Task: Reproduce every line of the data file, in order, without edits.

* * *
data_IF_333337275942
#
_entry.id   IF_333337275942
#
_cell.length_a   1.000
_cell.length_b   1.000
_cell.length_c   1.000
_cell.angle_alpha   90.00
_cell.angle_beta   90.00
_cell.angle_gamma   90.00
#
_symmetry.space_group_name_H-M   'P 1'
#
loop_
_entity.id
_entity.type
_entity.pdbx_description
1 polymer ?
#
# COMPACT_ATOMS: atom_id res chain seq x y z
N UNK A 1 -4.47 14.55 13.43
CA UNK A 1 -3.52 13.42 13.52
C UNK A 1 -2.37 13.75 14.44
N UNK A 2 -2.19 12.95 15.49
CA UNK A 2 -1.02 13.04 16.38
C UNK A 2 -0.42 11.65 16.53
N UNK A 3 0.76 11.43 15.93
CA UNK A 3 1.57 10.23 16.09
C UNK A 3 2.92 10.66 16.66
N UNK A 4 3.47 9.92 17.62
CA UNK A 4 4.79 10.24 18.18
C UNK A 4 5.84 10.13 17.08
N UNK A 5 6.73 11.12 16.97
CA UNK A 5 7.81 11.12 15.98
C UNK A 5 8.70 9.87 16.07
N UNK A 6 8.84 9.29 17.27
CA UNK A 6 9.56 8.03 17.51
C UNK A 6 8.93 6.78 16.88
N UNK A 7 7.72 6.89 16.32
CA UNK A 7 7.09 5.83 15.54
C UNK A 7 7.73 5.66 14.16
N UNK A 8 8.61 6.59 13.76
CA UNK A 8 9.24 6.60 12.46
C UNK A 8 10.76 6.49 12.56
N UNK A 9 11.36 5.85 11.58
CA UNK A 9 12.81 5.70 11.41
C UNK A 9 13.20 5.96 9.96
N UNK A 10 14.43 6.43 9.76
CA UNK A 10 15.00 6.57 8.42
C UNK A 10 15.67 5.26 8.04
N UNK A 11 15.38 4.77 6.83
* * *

data_IF_333337275942
#
_entry.id   IF_333337275942
#
_cell.length_a   1.000
_cell.length_b   1.000
_cell.length_c   1.000
_cell.angle_alpha   90.00
_cell.angle_beta   90.00
_cell.angle_gamma   90.00
#
_symmetry.space_group_name_H-M   'P 1'
#
loop_
_entity.id
_entity.type
_entity.pdbx_description
1 polymer ?
#
# COMPACT_ATOMS: atom_id res chain seq x y z
N UNK A 1 -4.47 14.55 13.43
CA UNK A 1 -3.52 13.42 13.52
C UNK A 1 -2.37 13.75 14.44
N UNK A 2 -2.19 12.95 15.49
CA UNK A 2 -1.02 13.04 16.38
C UNK A 2 -0.42 11.65 16.53
N UNK A 3 0.76 11.43 15.93
CA UNK A 3 1.57 10.23 16.09
C UNK A 3 2.92 10.66 16.66
N UNK A 4 3.47 9.92 17.62
CA UNK A 4 4.79 10.24 18.18
C UNK A 4 5.84 10.13 17.08
N UNK A 5 6.73 11.12 16.97
CA UNK A 5 7.81 11.12 15.98
C UNK A 5 8.70 9.87 16.07
N UNK A 6 8.84 9.29 17.27
CA UNK A 6 9.56 8.03 17.51
C UNK A 6 8.93 6.78 16.88
N UNK A 7 7.72 6.89 16.32
CA UNK A 7 7.09 5.83 15.54
C UNK A 7 7.73 5.66 14.16
N UNK A 8 8.61 6.59 13.76
CA UNK A 8 9.24 6.60 12.46
C UNK A 8 10.76 6.49 12.56
N UNK A 9 11.36 5.85 11.58
CA UNK A 9 12.81 5.70 11.41
C UNK A 9 13.20 5.96 9.96
N UNK A 10 14.43 6.43 9.76
CA UNK A 10 15.00 6.57 8.42
C UNK A 10 15.67 5.26 8.04
N UNK A 11 15.38 4.77 6.83